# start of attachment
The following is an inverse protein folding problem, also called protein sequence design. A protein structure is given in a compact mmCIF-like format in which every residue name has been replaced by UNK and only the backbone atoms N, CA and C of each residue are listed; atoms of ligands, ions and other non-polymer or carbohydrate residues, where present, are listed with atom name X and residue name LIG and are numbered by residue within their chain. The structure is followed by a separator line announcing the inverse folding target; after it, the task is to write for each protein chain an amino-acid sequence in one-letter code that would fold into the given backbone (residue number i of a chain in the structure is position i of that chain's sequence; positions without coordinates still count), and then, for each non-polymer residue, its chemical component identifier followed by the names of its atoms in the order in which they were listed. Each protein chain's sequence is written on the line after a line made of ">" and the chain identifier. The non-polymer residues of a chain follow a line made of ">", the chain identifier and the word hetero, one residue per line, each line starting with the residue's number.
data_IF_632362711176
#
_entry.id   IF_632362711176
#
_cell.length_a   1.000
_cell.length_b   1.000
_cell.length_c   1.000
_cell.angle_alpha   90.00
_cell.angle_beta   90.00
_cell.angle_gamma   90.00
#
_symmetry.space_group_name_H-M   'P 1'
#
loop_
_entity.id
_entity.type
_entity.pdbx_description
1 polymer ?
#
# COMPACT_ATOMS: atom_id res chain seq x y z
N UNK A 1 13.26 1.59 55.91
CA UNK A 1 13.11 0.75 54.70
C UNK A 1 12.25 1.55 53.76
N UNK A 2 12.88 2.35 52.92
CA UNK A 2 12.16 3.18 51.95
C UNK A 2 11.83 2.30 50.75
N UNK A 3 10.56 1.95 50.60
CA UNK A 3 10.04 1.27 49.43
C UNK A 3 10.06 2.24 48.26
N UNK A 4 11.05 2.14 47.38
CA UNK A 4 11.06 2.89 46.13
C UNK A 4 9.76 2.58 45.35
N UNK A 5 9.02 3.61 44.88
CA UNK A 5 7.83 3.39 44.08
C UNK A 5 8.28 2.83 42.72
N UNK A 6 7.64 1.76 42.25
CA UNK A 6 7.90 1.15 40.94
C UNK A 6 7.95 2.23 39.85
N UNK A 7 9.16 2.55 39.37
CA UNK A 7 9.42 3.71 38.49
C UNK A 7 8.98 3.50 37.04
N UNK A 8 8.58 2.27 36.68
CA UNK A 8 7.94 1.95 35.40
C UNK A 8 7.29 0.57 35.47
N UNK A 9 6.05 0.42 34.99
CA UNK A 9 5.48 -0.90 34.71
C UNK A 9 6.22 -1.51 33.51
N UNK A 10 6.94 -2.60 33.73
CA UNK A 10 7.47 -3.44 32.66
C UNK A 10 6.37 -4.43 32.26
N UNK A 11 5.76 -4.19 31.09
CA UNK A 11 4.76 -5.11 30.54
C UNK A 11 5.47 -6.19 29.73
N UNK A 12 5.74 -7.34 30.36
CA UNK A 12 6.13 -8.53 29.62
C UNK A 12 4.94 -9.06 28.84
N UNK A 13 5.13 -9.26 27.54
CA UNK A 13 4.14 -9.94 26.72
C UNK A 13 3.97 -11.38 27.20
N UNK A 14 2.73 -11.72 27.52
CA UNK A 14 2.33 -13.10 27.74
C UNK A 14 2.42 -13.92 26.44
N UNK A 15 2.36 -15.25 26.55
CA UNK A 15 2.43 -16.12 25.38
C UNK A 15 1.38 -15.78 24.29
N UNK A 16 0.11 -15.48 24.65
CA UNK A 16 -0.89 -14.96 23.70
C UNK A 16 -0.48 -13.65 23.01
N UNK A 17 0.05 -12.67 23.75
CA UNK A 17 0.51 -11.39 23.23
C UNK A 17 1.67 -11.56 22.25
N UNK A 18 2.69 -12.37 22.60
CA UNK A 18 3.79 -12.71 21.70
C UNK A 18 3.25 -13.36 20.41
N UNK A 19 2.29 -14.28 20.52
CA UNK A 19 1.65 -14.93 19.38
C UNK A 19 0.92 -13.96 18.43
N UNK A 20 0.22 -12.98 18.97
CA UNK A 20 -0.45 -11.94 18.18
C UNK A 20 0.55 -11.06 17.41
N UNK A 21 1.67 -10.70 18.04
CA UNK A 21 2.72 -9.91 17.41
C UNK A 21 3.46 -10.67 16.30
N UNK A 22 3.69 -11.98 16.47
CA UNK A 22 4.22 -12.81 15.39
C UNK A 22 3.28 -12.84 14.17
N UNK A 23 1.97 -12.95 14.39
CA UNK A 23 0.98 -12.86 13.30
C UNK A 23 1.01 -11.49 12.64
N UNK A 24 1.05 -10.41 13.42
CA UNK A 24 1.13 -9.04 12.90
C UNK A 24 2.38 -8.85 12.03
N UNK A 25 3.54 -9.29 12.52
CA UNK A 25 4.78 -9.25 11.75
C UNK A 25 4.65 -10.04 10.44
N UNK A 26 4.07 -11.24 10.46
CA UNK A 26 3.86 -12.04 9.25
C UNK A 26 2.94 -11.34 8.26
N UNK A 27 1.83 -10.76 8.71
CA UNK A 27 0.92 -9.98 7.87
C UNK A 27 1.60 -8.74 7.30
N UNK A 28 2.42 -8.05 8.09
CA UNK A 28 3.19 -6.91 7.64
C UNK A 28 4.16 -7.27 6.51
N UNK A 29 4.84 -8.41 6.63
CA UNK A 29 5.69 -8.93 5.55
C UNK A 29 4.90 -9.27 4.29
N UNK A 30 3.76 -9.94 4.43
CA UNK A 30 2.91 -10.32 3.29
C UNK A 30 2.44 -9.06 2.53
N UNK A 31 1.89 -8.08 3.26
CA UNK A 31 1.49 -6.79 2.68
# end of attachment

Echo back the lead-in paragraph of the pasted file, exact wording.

The following is an inverse protein folding problem, also called protein sequence design. A protein structure is given in a compact mmCIF-like format in which every residue name has been replaced by UNK and only the backbone atoms N, CA and C of each residue are listed; atoms of ligands, ions and other non-polymer or carbohydrate residues, where present, are listed with atom name X and residue name LIG and are numbered by residue within their chain. The structure is followed by a separator line announcing the inverse folding target; after it, the task is to write for each protein chain an amino-acid sequence in one-letter code that would fold into the given backbone (residue number i of a chain in the structure is position i of that chain's sequence; positions without coordinates still count), and then, for each non-polymer residue, its chemical component identifier followed by the names of its atoms in the order in which they were listed. Each protein chain's sequence is written on the line after a line made of ">" and the chain identifier. The non-polymer residues of a chain follow a line made of ">", the chain identifier and the word hetero, one residue per line, each line starting with the residue's number.